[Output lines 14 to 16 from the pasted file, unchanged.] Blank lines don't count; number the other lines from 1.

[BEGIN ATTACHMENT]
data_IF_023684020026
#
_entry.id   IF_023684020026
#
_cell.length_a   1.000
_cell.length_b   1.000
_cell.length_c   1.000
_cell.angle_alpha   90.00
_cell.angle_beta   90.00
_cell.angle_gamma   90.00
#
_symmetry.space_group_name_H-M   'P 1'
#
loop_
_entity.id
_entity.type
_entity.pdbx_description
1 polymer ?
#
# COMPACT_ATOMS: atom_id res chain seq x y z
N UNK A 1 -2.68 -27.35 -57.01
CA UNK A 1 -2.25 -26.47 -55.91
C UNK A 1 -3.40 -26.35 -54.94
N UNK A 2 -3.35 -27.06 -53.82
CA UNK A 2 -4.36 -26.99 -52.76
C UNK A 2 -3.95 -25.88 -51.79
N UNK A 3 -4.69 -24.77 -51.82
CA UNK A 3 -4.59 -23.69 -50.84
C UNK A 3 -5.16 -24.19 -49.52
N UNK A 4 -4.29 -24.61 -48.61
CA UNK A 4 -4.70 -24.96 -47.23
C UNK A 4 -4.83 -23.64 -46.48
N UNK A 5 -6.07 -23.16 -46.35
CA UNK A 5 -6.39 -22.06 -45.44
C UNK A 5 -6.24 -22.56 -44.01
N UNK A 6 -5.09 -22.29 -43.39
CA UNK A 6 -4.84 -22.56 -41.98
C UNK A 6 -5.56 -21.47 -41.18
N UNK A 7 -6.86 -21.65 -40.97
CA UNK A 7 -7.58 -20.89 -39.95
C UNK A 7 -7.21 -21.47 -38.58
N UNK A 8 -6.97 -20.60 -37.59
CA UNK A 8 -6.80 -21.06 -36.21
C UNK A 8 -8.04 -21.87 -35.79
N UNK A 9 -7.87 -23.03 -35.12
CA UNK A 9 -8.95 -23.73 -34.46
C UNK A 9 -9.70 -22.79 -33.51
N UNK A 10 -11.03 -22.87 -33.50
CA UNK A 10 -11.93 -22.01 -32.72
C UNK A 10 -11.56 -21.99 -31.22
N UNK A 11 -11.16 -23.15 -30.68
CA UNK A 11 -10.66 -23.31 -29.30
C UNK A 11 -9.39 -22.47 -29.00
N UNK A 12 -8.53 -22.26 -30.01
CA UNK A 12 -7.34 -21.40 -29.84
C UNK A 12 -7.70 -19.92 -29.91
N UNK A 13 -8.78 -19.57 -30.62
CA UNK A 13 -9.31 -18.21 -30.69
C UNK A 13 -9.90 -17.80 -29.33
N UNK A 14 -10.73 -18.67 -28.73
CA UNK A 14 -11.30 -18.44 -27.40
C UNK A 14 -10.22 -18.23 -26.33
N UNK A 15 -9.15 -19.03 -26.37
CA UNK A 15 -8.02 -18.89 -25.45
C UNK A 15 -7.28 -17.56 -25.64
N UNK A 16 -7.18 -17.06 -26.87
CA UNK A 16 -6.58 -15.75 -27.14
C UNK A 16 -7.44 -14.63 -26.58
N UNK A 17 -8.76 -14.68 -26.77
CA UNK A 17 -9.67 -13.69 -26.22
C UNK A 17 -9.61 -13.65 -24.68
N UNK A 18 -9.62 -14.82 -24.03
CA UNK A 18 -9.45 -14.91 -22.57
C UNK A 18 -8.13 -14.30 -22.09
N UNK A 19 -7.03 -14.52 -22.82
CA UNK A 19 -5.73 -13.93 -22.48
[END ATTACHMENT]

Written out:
loop_
_entity.id
_entity.type